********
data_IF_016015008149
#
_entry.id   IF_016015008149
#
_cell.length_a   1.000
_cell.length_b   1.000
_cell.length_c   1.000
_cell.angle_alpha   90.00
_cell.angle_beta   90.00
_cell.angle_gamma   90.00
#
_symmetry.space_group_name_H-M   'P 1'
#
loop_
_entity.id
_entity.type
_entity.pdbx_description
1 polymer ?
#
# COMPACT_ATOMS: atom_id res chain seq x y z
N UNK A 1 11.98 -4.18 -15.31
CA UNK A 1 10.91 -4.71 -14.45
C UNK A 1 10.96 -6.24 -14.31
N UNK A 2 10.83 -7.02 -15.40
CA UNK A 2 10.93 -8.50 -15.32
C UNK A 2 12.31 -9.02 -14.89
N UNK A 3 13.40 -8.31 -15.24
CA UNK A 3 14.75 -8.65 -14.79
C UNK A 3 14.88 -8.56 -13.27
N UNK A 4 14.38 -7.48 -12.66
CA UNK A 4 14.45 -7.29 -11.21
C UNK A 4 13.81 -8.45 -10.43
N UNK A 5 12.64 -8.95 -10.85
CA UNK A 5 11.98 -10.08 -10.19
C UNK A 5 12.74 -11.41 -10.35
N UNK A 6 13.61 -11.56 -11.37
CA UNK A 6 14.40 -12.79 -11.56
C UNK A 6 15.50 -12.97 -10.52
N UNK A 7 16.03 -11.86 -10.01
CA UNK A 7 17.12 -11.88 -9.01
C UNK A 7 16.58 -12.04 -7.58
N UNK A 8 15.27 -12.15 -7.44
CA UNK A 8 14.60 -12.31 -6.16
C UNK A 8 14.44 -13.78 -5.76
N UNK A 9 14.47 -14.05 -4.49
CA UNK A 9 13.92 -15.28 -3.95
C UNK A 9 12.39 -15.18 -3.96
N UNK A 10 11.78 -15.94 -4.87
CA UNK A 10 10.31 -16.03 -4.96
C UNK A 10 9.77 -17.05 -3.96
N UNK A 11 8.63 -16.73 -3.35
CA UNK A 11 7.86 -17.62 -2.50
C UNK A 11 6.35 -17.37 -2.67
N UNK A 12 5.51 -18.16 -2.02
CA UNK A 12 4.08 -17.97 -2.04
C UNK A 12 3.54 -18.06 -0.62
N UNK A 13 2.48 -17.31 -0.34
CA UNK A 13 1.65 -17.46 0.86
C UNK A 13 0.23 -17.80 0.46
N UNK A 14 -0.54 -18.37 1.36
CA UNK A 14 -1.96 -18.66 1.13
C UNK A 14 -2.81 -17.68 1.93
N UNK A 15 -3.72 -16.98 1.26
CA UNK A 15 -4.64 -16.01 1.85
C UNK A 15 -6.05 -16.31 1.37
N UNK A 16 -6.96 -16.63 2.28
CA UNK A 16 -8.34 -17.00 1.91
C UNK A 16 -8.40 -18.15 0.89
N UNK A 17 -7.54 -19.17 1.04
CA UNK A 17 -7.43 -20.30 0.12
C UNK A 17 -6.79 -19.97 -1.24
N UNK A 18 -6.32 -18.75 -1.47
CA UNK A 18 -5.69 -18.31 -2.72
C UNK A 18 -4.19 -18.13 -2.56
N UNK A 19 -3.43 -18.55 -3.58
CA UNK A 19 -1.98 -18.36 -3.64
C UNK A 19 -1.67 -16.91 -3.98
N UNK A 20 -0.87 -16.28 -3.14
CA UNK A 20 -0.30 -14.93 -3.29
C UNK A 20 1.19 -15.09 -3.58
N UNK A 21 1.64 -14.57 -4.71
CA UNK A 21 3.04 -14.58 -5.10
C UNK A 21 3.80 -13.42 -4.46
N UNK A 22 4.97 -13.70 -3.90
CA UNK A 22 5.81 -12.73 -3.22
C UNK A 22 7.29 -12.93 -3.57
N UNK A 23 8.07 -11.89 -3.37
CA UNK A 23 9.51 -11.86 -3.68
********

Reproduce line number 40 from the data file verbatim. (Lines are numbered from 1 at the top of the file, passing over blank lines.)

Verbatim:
CA UNK A 7 17.12 -11.88 -9.01